Amber Cox shovels snow from the porch roof at her home in Auburn, Maine, on March 8, 2018. With prices surging worldwide for heating oil, natural gas and other fuels, the U.S. government said Wednesday, Oct. 13, 2021 it expects households to see jumps of up to 54% for their heating bills compared to last winter. (Daryn Slover, Sun Journal)
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NEW YORK — Get ready to pay sharply higher bills for heating this winter, along with seemingly everything else.
With prices surging worldwide for heating oil, natural gas and other fuels, the U.S. government said Wednesday it expects households to see their heating bills jump as much as 54% compared to last winter.
Nearly half the homes in the U.S. use natural gas for heat, and they could pay an average $746 this winter, 30% more than a year ago. Those in the Midwest could get particularly pinched, with bills up an estimated 49%, and this could be the most expensive winter for natural-gas heated homes since 2008-2009.
The second-most used heating source for homes is electricity, making up 41% of the country, and those households could see a more modest 6% increase to $1,268. Homes using heating oil, which make up 4% of the country, could see a 43% increase — more than $500 — to $1,734. The sharpest increases are likely for homes that use propane, which account for 5% of U.S. households.
This winter is forecast to be slightly colder across the country than last year. That means people will likely be burning more fuel to keep warm, on top of paying more for each bit of it. If the winter ends up being even colder than forecast, heating bills could be higher than estimated, and vice-versa.
The forecast from the U.S. Energy Information Administration is the latest reminder of the higher inflation ripping across the global economy. Earlier Wednesday, the government released a separate report showing that prices were 5.4% higher for U.S. consumers in September than a year ago. That matches the hottest inflation rate since 2008, as a reawakening economy and snarled supply chains push up prices for everything from cars to groceries.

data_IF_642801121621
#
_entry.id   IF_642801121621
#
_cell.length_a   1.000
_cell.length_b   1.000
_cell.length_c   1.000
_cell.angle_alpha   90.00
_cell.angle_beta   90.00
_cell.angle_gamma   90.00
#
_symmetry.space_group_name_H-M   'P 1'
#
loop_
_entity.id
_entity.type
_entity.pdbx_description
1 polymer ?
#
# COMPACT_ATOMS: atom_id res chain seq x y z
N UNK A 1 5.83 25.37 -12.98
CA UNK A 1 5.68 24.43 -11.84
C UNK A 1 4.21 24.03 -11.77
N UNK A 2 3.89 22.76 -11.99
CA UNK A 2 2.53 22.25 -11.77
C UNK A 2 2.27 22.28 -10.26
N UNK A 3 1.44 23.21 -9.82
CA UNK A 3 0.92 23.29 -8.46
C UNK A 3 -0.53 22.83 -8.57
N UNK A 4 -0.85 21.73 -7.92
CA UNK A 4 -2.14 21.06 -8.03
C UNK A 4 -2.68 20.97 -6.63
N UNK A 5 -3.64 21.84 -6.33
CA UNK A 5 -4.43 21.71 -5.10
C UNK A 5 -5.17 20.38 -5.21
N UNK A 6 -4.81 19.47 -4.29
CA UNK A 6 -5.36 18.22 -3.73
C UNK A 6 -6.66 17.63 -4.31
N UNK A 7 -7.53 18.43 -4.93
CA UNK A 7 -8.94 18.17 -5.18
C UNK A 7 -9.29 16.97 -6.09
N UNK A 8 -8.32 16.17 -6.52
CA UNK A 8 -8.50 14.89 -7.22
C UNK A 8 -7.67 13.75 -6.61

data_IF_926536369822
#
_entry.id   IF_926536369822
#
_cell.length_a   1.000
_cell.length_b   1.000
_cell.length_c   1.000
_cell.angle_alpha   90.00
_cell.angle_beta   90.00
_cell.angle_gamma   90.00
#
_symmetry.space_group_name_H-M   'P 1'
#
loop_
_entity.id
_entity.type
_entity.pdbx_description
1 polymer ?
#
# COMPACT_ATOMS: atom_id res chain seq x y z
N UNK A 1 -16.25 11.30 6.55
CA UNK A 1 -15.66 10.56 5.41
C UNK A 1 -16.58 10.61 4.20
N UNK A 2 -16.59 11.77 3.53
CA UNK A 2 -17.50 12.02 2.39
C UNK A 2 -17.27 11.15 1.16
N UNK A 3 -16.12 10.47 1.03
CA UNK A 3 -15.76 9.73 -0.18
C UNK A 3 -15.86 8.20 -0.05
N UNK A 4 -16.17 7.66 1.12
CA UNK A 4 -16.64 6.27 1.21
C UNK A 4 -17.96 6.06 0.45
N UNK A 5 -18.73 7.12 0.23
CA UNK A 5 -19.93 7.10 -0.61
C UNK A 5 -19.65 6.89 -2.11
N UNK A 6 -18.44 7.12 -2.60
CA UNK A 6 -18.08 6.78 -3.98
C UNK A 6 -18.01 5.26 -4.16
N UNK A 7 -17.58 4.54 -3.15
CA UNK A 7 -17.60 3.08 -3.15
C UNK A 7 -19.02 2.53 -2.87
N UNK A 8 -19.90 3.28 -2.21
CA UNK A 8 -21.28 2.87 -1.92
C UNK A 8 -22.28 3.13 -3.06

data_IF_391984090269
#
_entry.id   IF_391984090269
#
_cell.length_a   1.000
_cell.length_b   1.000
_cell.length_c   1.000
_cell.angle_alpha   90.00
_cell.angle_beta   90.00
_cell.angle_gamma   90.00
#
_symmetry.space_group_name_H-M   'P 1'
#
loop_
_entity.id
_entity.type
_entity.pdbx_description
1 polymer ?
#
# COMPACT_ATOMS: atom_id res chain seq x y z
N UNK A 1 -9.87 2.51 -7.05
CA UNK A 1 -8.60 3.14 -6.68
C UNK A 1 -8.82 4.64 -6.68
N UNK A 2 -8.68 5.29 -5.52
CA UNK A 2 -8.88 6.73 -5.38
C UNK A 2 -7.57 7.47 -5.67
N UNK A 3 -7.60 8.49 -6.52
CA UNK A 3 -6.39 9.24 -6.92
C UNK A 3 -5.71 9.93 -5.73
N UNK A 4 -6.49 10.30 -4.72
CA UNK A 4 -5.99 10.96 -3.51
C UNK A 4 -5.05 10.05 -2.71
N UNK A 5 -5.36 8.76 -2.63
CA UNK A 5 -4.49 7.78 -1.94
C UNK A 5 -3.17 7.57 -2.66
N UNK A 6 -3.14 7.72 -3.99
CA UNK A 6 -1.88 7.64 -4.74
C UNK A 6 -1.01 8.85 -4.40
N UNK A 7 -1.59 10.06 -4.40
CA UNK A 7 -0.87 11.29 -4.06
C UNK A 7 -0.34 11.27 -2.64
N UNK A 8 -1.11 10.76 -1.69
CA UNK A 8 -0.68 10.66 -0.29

The higher prices hit everyone, with pay raises for most workers so far failing to keep up with inflation. But they hurt low-income households in particular.
“After the beating that people have taken in the pandemic, it’s like: What’s next?” said Carol Hardison, chief executive officer at Crisis Assistance Ministry, which helps people in Charlotte, North Carolina, who are facing financial hardship.
She said households coming in for assistance recently have had unpaid bills that are roughly twice as big as they were before the pandemic. They’re contending with more expensive housing, higher medical bills and sometimes a reduction in their hours worked.
“It’s what we know about this pandemic: It’s hit the same people that were already struggling with wages not keeping up with the cost of living,” she said.
To make ends meet, families are cutting deeply. Nearly 22% of Americans had to reduce or forego expenses for basic necessities, such as medicine or food, to pay an energy bill in at least one of the last 12 months, according to a September survey by the U.S. Census Bureau.
“This is going to create significant hardship for people in the bottom third of the country,” said Mark Wolfe, executive director of the National Energy Assistance Directors’ Association. “You can tell them to cut back and try to turn down the heat at night, but many low-income families already do that. Energy was already unaffordable to them.”
Many of those families are just now getting through a hot summer where they faced high air-conditioning bills.
It’s what we know about this pandemic: It’s hit the same people that were already struggling with wages not keeping up with the cost of living.
Congress apportions some money to energy assistance programs for low-income households, but directors of those programs are now watching their purchasing power shrink as fuel costs keep climbing, Wolfe said.
The biggest reason for this winter’s higher heating bills is the recent surge in prices for energy commodities after they dropped to multi-year lows in 2020. Demand has simply grown faster than production as the economy roars back to life following shutdowns caused by the coronavirus.
Natural gas in the United States, for example, has climbed to its highest price since 2014 and is up roughly 90% over the last year. The wholesale price of heating oil, meanwhile, has more than doubled in the last 12 months.
Another reason for the rise is how global the market for fuels has become. In Europe, strong demand and limited supplies have sent natural gas prices up more than 350% this year. That’s pushing some of the natural gas produced in the United States to head for ships bound for other countries, adding upward pressure on domestic prices as well.
The amount of natural gas in storage inventories is relatively low, according to Barclays analyst Amarpreet Singh. That means there’s less of a cushion heading into winter heating season.
Heating oil prices, meanwhile, are tied closely to the price of crude oil, which has climbed more than 60% this year. Homes affected by those increases are primarily in the Northeast, where the percentage of homes using heating oil has dropped to 18% from 27% over the past decade.